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La Belle Simone

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What about the estate in Mill Neck?

“It was impressive,” said Simone. “Off the bay. A beautiful mansion. Seventy-five acres. We had our own superintendent, our own nursery, vegetables, chickens, eggs. When you came to visit, we would fill your car with gasoline, put lettuce and flowers in your trunk.”

Simone loves literature, has read everything. Now and then, as I lingered in her doorway, she pressed a book into my hands, a text meant to elucidate her own story. (Upstairs, at this moment, Simone’s copy of The Paris Wife sits, waiting to be read.) She knew the sad fate of Anna Karenina and Madame Bovary. She knew about third acts and second chances and poignant last-minute turns of plot. For this reason, she was not ruinously surprised to discover that things were not quite as they seemed with Bill. In fact, as Simone was turning like the bride atop the wedding cake, the ITT stock was losing value—some 90 percent in the four years after the sale. The corporation was failing, taking Levitt’s fortune with it.

But it took Bill too long to notice. Perhaps this was the fatal weakness of the Brooklyn mind. No matter how smart, the outer-borough boys always put too much faith in the storied concerns of capitalist America. “[He’d been] mesmerized [by ITT],” Simone told me. “He was very impressed by these people, and they could do no wrong. And he put all of his eggs in one basket, which was a huge mistake.” Worse still: ­Levitt, who, as part of the sale, agreed not to build houses in the United States for ten years, had borrowed millions against the stock to finance overseas projects. As the stock lost value, he had to make up the difference to the banks. By the mid-­seventies, he was in the sort of trouble only a gold strike can fix. Which is why he tried, rather insanely, to build houses first in Nigeria, then Iran. Each plan, sold with great fanfare, ran into reality: ayatollah, oil crisis. This man, who rode the historical winds to fame and fortune, was plunged to Earth by those same forces. Pilots call it a wind shear: One minute, you’re soaring; the next, they’re picking up your remains with tweezers.

The decisive blow came in Venezuela, where Levitt lost millions when a change in oil prices made the government cut back on mortgage guarantees. “It was the day before Thanksgiving,” Simone told me. “I had 22 people over for dinner. I hear [Bill] on the phone asking them to wait one more day, please, we’re having company. In the car [later], he said, ‘Honey, they’re going to come to appraise the paintings.’ ”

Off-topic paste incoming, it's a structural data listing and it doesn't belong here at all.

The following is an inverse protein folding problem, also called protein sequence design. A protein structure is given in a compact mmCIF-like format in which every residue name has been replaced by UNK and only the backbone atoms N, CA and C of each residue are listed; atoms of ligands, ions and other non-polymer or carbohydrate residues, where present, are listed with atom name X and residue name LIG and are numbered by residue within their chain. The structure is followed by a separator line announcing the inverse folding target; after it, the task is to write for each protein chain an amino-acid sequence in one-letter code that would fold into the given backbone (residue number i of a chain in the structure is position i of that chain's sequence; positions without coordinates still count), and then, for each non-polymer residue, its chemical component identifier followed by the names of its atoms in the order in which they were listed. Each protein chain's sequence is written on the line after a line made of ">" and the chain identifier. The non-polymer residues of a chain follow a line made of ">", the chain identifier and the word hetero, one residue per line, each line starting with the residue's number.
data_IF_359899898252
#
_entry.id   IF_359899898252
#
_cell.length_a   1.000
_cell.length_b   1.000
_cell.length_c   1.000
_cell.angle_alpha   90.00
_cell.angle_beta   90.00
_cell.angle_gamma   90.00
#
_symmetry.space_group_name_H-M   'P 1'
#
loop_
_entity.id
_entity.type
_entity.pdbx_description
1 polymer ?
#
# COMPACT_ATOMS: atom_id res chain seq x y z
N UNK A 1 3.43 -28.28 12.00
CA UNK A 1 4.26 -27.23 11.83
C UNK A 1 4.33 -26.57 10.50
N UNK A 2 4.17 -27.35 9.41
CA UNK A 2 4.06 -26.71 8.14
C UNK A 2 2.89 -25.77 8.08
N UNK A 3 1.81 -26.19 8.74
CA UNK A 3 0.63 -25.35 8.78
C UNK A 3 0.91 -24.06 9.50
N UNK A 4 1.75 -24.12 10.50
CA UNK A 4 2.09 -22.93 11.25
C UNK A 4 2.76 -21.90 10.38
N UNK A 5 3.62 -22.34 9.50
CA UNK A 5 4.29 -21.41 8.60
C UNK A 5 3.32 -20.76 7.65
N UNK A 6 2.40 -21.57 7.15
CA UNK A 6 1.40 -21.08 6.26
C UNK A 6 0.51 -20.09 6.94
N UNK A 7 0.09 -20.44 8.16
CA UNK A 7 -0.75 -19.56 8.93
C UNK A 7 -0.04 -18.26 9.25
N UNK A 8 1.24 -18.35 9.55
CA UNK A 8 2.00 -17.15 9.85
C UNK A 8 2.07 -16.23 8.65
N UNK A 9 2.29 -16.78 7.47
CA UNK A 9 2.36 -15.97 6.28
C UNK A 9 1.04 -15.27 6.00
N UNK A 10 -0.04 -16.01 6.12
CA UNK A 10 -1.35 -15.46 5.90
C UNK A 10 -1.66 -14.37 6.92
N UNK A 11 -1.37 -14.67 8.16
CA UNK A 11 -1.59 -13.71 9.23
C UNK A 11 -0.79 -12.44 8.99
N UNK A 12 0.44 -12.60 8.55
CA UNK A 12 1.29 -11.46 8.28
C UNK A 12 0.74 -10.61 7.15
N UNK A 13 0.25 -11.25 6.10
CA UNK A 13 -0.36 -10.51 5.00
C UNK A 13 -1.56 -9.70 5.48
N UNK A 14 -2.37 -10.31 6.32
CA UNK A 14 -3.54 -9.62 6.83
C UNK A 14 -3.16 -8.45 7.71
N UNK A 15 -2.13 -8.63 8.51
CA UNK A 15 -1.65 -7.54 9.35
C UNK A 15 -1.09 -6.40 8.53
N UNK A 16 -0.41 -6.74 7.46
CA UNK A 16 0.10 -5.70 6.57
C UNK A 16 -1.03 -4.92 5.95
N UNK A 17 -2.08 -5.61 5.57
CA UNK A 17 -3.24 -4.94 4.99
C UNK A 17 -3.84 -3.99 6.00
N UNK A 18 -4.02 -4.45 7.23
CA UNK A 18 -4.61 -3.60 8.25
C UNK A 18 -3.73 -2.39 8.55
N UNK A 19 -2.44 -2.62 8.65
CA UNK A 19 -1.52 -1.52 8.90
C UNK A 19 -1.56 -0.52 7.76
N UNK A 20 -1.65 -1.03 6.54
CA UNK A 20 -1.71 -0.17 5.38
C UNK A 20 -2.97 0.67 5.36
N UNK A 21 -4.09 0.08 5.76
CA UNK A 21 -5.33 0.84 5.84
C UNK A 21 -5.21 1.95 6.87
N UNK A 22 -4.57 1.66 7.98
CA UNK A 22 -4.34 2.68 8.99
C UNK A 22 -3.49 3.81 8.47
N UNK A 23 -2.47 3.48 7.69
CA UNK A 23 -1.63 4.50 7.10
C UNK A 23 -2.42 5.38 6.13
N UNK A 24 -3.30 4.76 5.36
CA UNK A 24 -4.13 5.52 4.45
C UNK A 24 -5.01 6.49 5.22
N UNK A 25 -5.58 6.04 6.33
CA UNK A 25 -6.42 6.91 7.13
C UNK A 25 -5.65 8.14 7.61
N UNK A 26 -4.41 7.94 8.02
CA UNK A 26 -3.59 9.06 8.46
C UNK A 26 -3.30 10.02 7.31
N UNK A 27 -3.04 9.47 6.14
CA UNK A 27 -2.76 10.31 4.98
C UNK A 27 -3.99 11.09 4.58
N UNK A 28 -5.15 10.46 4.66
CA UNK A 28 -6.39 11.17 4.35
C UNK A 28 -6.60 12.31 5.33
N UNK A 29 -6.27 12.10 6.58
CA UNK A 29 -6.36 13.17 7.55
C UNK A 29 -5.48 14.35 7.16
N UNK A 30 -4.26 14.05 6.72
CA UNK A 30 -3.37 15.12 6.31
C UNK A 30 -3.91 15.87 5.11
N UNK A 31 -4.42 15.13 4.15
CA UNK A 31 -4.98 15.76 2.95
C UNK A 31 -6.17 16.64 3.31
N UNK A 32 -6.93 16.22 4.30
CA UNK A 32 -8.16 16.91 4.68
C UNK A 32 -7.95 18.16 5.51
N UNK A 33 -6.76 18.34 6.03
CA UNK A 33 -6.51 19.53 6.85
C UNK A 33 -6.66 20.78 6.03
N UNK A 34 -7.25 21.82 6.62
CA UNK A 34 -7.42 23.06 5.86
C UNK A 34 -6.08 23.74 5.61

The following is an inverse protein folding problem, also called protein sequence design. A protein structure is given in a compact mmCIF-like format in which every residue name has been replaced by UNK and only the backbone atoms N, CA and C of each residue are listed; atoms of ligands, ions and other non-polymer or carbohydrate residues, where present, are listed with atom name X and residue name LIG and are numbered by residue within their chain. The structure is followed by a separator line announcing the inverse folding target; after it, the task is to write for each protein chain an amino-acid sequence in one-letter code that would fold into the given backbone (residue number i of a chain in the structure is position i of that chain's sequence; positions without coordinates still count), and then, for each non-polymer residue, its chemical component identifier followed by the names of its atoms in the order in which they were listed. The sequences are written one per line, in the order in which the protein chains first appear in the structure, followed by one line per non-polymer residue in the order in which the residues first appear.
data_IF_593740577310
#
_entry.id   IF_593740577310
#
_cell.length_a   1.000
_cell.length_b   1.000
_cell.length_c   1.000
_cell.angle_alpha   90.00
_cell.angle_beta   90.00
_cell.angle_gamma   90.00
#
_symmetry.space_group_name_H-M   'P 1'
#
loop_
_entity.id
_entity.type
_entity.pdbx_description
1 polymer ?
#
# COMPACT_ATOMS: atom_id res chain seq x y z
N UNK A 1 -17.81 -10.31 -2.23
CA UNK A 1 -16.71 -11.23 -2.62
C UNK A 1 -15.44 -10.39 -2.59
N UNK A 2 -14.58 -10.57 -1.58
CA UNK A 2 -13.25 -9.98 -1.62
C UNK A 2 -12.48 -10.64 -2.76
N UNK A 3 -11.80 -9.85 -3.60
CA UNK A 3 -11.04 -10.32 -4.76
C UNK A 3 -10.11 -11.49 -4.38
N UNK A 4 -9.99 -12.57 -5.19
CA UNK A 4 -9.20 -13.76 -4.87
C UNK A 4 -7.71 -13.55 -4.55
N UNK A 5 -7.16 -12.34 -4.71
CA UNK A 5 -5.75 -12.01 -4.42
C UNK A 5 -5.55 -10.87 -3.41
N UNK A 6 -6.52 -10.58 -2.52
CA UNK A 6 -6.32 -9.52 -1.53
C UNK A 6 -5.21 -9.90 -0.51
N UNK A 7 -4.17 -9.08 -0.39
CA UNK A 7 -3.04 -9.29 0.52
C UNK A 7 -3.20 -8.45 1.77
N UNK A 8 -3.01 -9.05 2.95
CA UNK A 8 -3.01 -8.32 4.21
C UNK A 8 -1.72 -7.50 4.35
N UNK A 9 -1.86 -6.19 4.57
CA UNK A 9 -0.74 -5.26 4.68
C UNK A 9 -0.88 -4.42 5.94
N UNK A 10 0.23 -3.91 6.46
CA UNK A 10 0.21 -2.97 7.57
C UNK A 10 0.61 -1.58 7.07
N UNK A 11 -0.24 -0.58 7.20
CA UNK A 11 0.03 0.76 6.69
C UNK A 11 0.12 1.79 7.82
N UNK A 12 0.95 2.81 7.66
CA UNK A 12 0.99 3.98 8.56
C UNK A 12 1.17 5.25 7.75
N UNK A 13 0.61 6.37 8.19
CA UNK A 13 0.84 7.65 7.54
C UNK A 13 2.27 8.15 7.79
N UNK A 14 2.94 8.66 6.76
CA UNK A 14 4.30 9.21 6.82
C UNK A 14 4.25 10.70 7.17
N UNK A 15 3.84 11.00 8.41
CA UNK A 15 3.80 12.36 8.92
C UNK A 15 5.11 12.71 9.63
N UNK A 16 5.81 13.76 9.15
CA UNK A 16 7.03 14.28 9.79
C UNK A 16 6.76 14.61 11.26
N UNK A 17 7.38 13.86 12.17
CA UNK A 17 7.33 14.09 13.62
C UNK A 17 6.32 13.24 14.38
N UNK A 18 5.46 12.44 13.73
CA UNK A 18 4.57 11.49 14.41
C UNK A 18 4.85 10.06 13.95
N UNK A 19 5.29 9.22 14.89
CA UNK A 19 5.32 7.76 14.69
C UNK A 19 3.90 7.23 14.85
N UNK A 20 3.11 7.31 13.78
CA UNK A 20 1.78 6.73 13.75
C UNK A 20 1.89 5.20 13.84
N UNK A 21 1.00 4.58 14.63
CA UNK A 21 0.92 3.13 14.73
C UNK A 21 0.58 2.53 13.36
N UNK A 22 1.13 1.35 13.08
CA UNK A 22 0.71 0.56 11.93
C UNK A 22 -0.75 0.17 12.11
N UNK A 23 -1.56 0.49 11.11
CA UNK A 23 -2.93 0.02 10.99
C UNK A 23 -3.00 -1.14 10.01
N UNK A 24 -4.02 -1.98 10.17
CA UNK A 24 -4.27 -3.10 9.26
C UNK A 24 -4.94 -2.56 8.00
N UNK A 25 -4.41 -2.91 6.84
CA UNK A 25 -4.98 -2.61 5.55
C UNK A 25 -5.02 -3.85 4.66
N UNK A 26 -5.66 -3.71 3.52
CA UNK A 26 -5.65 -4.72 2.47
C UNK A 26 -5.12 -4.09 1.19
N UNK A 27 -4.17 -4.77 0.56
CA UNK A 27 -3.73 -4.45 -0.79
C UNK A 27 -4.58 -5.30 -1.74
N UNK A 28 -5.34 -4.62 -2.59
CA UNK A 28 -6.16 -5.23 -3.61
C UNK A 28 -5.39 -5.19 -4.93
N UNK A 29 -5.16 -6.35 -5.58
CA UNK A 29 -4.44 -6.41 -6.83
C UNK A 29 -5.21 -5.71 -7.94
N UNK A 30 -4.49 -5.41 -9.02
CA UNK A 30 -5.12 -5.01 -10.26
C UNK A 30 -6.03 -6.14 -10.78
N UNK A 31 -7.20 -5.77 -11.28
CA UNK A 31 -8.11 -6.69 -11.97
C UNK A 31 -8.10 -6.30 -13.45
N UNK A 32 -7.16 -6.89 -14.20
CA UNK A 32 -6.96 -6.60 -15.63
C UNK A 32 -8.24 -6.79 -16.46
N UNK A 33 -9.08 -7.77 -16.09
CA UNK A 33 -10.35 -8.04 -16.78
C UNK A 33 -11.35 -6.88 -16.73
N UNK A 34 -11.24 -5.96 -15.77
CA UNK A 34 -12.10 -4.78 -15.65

Levitt tried to shelter Simone as his business fell apart, but desperate men have a way of letting the world in. One night, in Las Vegas, where the Levitts were attending an Alan King charity ball, Bill told Simone to wear her best jewels—he’d given her millions in diamonds and rubies over the years. She assumed he wanted to show her off.

On the way back to the room, Bill asked Simone to share a nightcap. It was a strange drink she later suspected was a Mickey Finn. And then it was late and everything was spinning. He told her to forget about putting the jewels in the safe at the registration desk as she’d done previously. “Before we went up, Bill said, ‘Let’s not go through the casino because there’s gambling and people are drunk,’ ” Simone told me. “ ‘There’s a sign that said BOLT YOUR DOORS. Let’s bolt our doors.’ 

“In the morning, I’m in the bathroom brushing my teeth and I say, ‘Honey, don’t forget the jewelry.’ And he said, ‘What jewelry?’ He told me not to put it in the safe! I said I took it off and put it right there. There was no jewelry.”

At the time, Simone believed the diamonds and rubies that had disappeared from her bedside had been stolen by a hotel employee or other intruder as they slept. But suddenly, as she spoke to me, a doubt appeared, a further mystery. “Something was put in my drink,” she said. “Whether something was put in Bill’s … until this second, I assumed he had it too! Because the minute I hit the pillow … but in the morning, come to think of it, he said ‘your jewelry’ as if he wasn’t surprised. All of a sudden, this is hitting me. Why wasn’t he surprised? Why wasn’t he upset for me?” She’ll never know.

By the late eighties, Levitt was out of everything: money, patience, ideas. When he could not pay his debts, he sold the yacht and the house in Mill Neck. Simone sighed as she catalogued each loss, eyes sparkling. She told me that her early travails “taught me how to survive. I don’t get excited; I don’t feel sorry. My brain goes immediately to ‘What am I going to do? How do I solve it?’ So when Christie’s took everything, I have no self-pity. I sold everything that was left to my neighbors. I sold everything and brought the checks to Bill to make him happy.”


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